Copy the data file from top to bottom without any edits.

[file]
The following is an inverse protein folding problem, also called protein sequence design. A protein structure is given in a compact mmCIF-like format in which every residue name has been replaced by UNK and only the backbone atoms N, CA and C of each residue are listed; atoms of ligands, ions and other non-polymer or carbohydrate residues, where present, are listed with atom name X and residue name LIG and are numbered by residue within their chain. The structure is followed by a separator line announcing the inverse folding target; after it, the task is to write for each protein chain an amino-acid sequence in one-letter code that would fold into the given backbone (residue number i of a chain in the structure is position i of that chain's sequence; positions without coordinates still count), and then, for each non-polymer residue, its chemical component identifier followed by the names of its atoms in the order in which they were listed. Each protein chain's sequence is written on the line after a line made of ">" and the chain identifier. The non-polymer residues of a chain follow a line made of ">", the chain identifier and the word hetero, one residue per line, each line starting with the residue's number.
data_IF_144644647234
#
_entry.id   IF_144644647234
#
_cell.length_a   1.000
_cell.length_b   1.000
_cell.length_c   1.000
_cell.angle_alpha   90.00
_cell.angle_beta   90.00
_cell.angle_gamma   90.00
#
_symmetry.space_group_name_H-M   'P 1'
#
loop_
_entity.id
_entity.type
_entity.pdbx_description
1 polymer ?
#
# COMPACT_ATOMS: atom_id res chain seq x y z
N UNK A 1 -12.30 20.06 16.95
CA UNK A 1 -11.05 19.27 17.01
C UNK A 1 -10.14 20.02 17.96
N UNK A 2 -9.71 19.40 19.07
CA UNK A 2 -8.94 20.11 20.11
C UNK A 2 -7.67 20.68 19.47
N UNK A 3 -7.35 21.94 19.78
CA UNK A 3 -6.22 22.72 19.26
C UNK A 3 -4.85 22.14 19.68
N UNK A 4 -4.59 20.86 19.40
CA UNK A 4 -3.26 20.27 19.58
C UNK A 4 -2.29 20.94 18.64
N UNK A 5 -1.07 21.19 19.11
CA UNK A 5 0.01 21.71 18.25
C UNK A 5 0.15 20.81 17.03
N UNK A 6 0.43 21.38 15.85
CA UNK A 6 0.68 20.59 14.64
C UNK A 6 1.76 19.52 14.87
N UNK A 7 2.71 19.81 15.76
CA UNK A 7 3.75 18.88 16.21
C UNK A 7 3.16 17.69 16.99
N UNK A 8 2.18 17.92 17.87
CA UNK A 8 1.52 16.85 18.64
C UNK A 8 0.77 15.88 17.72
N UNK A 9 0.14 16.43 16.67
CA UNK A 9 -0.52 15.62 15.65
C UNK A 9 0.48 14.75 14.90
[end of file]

The following is an inverse protein folding problem, also called protein sequence design. A protein structure is given in a compact mmCIF-like format in which every residue name has been replaced by UNK and only the backbone atoms N, CA and C of each residue are listed; atoms of ligands, ions and other non-polymer or carbohydrate residues, where present, are listed with atom name X and residue name LIG and are numbered by residue within their chain. The structure is followed by a separator line announcing the inverse folding target; after it, the task is to write for each protein chain an amino-acid sequence in one-letter code that would fold into the given backbone (residue number i of a chain in the structure is position i of that chain's sequence; positions without coordinates still count), and then, for each non-polymer residue, its chemical component identifier followed by the names of its atoms in the order in which they were listed. Each protein chain's sequence is written on the line after a line made of ">" and the chain identifier. The non-polymer residues of a chain follow a line made of ">", the chain identifier and the word hetero, one residue per line, each line starting with the residue's number.
data_IF_144644647234
#
_entry.id   IF_144644647234
#
_cell.length_a   1.000
_cell.length_b   1.000
_cell.length_c   1.000
_cell.angle_alpha   90.00
_cell.angle_beta   90.00
_cell.angle_gamma   90.00
#
_symmetry.space_group_name_H-M   'P 1'
#
loop_
_entity.id
_entity.type
_entity.pdbx_description
1 polymer ?
#
# COMPACT_ATOMS: atom_id res chain seq x y z
N UNK A 1 -12.30 20.06 16.95
CA UNK A 1 -11.05 19.27 17.01
C UNK A 1 -10.14 20.02 17.96
N UNK A 2 -9.71 19.40 19.07
CA UNK A 2 -8.94 20.11 20.11
C UNK A 2 -7.67 20.68 19.47
N UNK A 3 -7.35 21.94 19.78
CA UNK A 3 -6.22 22.72 19.26
C UNK A 3 -4.85 22.14 19.68
N UNK A 4 -4.59 20.86 19.40
CA UNK A 4 -3.26 20.27 19.58
C UNK A 4 -2.29 20.94 18.64
N UNK A 5 -1.07 21.19 19.11
CA UNK A 5 0.01 21.71 18.25
C UNK A 5 0.15 20.81 17.03
N UNK A 6 0.43 21.38 15.85
CA UNK A 6 0.68 20.59 14.64
C UNK A 6 1.76 19.52 14.87
N UNK A 7 2.71 19.81 15.76
CA UNK A 7 3.75 18.88 16.21
C UNK A 7 3.16 17.69 16.99
N UNK A 8 2.18 17.92 17.87
CA UNK A 8 1.52 16.85 18.64
C UNK A 8 0.77 15.88 17.72
N UNK A 9 0.14 16.43 16.67
CA UNK A 9 -0.52 15.62 15.65
C UNK A 9 0.48 14.75 14.90